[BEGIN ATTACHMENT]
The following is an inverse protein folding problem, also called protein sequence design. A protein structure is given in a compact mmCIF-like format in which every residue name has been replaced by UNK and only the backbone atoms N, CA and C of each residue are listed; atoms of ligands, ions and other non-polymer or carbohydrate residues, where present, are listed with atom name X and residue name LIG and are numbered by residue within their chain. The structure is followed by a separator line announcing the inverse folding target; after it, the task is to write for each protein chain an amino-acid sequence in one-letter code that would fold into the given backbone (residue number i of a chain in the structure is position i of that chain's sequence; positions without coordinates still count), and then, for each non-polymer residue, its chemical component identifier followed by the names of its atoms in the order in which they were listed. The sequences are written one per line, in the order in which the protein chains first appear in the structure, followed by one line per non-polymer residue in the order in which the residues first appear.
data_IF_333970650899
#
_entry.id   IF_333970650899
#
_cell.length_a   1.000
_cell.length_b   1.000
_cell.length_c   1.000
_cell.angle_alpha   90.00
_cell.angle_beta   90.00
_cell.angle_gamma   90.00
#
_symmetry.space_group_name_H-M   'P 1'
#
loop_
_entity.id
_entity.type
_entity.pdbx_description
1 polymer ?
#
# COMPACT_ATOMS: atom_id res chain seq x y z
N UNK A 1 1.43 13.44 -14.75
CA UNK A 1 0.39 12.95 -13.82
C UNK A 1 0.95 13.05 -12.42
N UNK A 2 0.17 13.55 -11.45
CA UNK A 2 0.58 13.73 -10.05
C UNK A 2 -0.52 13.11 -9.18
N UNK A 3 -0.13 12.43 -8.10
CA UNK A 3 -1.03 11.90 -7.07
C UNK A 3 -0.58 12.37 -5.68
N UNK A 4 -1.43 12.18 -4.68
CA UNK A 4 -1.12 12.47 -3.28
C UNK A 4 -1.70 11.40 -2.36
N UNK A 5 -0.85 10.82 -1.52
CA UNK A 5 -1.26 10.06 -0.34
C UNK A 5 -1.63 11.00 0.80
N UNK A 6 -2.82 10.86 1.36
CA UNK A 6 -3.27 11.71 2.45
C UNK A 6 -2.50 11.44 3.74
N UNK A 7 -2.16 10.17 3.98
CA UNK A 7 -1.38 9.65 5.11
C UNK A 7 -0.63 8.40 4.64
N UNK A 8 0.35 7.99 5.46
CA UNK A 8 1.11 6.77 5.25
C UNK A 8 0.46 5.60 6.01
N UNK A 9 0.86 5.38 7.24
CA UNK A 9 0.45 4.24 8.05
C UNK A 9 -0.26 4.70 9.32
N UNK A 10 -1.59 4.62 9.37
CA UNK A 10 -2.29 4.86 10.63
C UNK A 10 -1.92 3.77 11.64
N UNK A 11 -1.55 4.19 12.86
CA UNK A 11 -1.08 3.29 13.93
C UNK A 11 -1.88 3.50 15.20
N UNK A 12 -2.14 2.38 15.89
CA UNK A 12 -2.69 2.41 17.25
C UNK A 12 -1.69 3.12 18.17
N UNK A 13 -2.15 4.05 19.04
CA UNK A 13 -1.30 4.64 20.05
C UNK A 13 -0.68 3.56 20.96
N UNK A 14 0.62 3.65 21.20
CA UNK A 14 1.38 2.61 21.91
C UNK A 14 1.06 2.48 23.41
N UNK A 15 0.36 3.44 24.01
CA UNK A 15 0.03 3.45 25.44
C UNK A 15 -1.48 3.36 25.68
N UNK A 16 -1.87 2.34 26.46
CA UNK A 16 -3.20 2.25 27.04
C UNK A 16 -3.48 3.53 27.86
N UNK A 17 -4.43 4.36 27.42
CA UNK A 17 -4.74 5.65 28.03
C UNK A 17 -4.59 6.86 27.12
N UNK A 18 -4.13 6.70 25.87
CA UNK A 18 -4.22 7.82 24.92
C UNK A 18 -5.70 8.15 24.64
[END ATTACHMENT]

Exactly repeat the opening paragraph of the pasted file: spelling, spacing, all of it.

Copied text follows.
The following is an inverse protein folding problem, also called protein sequence design. A protein structure is given in a compact mmCIF-like format in which every residue name has been replaced by UNK and only the backbone atoms N, CA and C of each residue are listed; atoms of ligands, ions and other non-polymer or carbohydrate residues, where present, are listed with atom name X and residue name LIG and are numbered by residue within their chain. The structure is followed by a separator line announcing the inverse folding target; after it, the task is to write for each protein chain an amino-acid sequence in one-letter code that would fold into the given backbone (residue number i of a chain in the structure is position i of that chain's sequence; positions without coordinates still count), and then, for each non-polymer residue, its chemical component identifier followed by the names of its atoms in the order in which they were listed. The sequences are written one per line, in the order in which the protein chains first appear in the structure, followed by one line per non-polymer residue in the order in which the residues first appear.